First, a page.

Megan Wilson

SFGate,' Raising Cash and Consciousness ' by Alison Bing, August 18, 2004

State of the Nation Exhibition and Art Auction

Raising Cash and Consciousness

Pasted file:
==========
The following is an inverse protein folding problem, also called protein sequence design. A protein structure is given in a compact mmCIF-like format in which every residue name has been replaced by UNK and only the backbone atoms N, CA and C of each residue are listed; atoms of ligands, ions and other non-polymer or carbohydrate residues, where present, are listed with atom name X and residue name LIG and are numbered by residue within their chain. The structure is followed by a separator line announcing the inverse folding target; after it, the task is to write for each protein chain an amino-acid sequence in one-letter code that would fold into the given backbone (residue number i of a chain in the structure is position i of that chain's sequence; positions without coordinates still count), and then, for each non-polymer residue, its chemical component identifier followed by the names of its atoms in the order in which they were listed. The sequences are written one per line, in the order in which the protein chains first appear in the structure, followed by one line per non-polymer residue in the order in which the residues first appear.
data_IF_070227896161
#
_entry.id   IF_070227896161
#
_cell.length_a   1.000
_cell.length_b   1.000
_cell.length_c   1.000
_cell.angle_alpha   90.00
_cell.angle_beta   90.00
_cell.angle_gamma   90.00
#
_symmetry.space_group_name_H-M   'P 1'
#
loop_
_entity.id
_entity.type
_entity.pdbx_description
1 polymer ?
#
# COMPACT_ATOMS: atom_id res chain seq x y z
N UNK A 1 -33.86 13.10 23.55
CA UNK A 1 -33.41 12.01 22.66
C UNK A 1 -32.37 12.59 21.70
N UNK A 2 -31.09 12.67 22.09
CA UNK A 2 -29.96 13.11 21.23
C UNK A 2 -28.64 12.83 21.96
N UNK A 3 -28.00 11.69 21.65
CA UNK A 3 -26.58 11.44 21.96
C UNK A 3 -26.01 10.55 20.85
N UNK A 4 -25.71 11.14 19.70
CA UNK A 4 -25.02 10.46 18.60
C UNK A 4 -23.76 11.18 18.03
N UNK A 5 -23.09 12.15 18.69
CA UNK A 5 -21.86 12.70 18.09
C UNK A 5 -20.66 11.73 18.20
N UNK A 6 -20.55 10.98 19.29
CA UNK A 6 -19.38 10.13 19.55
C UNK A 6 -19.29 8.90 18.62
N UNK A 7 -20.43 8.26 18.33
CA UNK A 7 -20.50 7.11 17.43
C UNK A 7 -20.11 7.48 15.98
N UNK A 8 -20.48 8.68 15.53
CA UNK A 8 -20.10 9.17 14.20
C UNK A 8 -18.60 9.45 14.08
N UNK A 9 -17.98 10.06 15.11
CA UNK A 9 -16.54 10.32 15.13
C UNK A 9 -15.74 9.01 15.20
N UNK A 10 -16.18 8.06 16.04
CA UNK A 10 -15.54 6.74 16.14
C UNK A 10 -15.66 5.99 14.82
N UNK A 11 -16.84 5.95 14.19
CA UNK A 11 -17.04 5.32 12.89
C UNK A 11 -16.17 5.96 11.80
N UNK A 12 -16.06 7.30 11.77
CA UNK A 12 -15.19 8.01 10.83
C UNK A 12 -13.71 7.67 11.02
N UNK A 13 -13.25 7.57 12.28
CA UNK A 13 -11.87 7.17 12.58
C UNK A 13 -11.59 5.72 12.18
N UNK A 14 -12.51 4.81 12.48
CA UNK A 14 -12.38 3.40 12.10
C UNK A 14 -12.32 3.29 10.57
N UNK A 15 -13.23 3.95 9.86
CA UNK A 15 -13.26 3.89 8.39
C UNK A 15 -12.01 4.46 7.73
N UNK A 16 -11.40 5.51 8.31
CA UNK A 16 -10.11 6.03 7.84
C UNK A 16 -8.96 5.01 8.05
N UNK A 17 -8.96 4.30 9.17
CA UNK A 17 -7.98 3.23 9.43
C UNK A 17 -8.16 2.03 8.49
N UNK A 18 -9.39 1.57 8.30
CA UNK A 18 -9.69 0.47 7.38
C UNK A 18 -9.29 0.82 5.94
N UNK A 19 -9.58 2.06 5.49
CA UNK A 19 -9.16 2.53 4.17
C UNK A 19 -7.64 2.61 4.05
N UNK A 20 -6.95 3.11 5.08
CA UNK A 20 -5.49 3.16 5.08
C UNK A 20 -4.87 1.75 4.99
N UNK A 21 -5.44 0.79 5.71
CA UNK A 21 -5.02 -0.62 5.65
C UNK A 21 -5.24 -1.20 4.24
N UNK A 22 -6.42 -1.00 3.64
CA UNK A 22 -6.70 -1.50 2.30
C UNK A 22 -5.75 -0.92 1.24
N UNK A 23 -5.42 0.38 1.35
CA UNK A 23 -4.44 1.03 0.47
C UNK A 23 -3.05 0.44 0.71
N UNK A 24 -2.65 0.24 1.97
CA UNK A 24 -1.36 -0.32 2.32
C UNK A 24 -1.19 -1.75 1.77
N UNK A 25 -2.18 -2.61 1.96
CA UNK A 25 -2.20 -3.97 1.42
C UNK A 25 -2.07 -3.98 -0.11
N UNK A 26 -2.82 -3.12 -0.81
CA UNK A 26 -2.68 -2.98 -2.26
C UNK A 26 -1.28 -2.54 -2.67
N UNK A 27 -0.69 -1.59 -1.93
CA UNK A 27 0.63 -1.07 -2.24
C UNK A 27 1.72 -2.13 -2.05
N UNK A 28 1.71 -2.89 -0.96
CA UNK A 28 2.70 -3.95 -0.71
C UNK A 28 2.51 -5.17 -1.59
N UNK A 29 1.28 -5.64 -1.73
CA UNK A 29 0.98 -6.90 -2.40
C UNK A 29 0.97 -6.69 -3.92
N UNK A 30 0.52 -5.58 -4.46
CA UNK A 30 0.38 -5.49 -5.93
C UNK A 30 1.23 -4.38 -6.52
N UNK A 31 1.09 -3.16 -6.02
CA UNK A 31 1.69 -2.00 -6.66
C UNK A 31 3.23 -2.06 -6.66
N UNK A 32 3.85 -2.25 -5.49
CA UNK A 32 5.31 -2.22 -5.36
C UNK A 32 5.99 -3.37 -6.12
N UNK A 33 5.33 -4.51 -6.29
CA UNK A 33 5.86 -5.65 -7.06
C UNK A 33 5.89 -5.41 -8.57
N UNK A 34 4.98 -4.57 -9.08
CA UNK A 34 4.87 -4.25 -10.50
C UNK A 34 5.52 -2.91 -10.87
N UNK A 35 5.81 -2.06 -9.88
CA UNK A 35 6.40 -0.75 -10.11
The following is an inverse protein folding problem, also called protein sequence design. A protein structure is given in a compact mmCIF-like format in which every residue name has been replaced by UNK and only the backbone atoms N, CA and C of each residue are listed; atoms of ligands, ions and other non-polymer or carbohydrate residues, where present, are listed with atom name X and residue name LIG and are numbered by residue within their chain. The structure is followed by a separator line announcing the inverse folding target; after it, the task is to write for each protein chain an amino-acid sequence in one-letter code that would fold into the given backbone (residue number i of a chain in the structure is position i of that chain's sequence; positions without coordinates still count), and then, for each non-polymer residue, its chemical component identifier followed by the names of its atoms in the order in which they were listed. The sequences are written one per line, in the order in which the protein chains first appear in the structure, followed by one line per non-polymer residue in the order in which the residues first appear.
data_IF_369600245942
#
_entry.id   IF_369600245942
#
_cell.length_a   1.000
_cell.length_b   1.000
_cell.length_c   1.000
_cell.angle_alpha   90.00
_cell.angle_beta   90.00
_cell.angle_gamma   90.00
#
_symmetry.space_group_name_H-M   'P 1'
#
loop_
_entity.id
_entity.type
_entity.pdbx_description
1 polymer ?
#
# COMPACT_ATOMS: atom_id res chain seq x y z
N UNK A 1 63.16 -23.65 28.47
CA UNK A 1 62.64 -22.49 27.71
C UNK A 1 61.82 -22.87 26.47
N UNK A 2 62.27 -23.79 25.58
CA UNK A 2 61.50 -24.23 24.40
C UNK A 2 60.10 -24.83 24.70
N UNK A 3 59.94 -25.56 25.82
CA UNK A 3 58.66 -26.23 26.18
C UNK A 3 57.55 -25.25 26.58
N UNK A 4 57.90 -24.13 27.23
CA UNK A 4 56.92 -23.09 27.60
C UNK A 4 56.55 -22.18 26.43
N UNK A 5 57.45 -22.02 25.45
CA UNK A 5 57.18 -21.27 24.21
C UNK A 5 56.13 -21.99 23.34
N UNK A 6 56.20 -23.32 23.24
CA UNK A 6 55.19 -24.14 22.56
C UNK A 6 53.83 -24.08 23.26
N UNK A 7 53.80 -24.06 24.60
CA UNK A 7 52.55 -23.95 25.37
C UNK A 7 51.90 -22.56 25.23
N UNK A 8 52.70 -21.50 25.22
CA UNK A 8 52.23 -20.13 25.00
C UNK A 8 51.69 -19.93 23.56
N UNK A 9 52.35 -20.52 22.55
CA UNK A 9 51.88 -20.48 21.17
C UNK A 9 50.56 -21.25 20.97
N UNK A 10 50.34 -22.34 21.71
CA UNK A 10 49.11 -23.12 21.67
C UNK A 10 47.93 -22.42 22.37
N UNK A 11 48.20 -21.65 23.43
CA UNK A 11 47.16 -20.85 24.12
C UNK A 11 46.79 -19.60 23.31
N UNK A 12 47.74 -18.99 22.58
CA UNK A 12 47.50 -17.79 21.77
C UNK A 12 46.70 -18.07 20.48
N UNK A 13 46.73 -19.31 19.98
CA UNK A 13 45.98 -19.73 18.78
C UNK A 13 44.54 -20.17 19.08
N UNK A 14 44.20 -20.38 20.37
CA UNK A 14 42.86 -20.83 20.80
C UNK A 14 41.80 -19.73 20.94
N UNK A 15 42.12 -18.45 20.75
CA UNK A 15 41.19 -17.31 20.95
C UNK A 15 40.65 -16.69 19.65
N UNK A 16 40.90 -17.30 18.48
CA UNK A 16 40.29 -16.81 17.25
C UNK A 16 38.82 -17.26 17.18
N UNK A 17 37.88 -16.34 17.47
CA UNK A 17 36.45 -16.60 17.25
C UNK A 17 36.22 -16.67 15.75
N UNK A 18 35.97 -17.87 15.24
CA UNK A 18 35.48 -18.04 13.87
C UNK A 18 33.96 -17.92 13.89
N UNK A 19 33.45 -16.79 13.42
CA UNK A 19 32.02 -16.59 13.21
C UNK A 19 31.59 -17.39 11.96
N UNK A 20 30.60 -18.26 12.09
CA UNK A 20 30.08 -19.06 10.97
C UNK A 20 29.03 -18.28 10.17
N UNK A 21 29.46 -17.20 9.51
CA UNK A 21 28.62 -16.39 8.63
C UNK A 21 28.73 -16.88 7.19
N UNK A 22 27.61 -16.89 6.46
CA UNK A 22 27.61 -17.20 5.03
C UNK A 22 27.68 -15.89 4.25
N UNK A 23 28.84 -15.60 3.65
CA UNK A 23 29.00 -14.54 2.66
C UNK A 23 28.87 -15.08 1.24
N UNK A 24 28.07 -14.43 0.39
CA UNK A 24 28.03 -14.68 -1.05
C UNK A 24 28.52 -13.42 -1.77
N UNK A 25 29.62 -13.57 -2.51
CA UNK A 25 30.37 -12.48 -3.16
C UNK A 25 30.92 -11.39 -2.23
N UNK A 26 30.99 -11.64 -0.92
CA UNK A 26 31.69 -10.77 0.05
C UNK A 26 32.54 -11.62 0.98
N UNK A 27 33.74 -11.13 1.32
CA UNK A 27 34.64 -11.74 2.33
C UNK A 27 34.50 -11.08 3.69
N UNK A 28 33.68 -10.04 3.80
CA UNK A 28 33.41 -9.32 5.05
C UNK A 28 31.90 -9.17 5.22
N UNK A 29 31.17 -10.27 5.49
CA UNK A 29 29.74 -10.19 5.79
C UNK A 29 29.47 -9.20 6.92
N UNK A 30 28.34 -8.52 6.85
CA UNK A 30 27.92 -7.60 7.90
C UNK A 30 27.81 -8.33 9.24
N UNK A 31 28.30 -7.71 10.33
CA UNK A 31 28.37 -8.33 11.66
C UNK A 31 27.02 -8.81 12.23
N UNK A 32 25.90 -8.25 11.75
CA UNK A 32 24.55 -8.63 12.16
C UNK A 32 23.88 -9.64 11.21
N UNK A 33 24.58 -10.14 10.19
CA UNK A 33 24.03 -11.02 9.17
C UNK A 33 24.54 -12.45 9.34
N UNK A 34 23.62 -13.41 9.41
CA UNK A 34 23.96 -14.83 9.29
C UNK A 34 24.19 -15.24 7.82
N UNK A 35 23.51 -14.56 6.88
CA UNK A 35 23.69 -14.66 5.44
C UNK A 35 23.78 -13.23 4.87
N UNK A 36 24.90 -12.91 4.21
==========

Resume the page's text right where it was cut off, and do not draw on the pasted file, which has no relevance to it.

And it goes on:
Most arts nonprofits treat their annual art auctions as opportunities to raise money by hawking bland landscapes -- but the reliably forward-thinking Intersection for the Arts has taken the opportunity to raise cash and consciousness with a show of sharp, provocative artwork by some of the City's keenest talents from the Mission School and beyond. Jim Christensen pulls a Betsy Ross with his slyly revolutionary "J.A. Christensen, Patriot," a hand-sewn flag that captures our united states of delusion with a yellow ribbon banner stating, "I want subjective reality, or I want none!" Here, Christensen has created the ideal flag for planting atop the growing mountain of "imperfect intelligence," if it were in fact possible to climb the slippery slope of misinformation in the current political climate. Megan Wilson captures the glorious promise and spectacular pratfalls of election-year politics in "Party's Over," a dazzling installation of strands of red, white and blue confetti pinned to the wall. The paper is curled into patterns as elaborate as candidates' figures of speech -- and they, too, mysteriously unravel as soon as they touch the ground. In Sergio de la Torre's "We Must Dissent," the motto of the title appears as wisps of smoke above Victorian roofline, showing the winds of change that are coalescing above our city of loyal opposition -- as well as the overriding frustration at having to resort to smoke signals to get any message of dissent heard in today's self-censoring media. This work and many others in "State of the Nation" make an eloquent case for change in our society, and an equally convincing case for sparing more than a little change at the Intersection for the Arts fund-raiser this Friday: As long as we support such fearless art and an equally fearless venue where it can be seen, the states of our nation, state and city and the culture at large are not entirely sorry. -- Alison Bing, special to SF Gate